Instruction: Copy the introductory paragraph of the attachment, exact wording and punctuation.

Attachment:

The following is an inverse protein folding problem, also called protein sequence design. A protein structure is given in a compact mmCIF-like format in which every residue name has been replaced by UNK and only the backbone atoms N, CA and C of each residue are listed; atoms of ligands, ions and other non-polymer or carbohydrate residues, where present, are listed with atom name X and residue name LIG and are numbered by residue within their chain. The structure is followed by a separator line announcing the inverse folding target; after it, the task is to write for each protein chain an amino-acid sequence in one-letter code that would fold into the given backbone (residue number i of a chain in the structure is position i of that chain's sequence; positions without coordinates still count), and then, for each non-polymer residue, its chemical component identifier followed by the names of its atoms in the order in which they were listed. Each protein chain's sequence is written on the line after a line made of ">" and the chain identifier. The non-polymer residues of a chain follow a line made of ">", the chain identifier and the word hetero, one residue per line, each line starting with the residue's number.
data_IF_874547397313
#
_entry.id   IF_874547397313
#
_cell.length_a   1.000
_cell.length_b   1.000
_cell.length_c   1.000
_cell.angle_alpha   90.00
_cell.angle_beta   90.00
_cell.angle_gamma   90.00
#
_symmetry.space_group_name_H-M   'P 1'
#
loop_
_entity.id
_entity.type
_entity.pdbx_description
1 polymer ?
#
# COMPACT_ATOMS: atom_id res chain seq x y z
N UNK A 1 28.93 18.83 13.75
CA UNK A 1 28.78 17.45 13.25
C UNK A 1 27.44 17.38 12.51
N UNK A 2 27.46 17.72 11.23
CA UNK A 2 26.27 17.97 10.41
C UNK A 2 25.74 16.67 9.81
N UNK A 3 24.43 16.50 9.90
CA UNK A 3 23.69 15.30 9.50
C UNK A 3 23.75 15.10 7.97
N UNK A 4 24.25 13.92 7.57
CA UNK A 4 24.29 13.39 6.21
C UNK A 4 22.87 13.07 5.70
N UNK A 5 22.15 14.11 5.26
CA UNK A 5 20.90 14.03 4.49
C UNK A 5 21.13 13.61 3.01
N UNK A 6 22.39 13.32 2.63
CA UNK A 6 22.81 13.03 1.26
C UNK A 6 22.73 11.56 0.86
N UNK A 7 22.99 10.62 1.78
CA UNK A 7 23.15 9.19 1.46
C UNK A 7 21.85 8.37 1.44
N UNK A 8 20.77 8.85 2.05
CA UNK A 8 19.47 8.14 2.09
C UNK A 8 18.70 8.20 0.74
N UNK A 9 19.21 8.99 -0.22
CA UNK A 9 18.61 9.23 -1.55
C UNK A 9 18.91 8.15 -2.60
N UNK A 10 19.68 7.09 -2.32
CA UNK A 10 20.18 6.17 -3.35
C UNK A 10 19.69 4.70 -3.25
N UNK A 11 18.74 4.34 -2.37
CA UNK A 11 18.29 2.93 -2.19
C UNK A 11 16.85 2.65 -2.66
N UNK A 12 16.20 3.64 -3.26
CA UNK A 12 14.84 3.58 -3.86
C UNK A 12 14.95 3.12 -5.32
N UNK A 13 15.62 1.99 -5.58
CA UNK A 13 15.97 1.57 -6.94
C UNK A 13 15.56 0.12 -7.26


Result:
The following is an inverse protein folding problem, also called protein sequence design. A protein structure is given in a compact mmCIF-like format in which every residue name has been replaced by UNK and only the backbone atoms N, CA and C of each residue are listed; atoms of ligands, ions and other non-polymer or carbohydrate residues, where present, are listed with atom name X and residue name LIG and are numbered by residue within their chain. The structure is followed by a separator line announcing the inverse folding target; after it, the task is to write for each protein chain an amino-acid sequence in one-letter code that would fold into the given backbone (residue number i of a chain in the structure is position i of that chain's sequence; positions without coordinates still count), and then, for each non-polymer residue, its chemical component identifier followed by the names of its atoms in the order in which they were listed. Each protein chain's sequence is written on the line after a line made of ">" and the chain identifier. The non-polymer residues of a chain follow a line made of ">", the chain identifier and the word hetero, one residue per line, each line starting with the residue's number.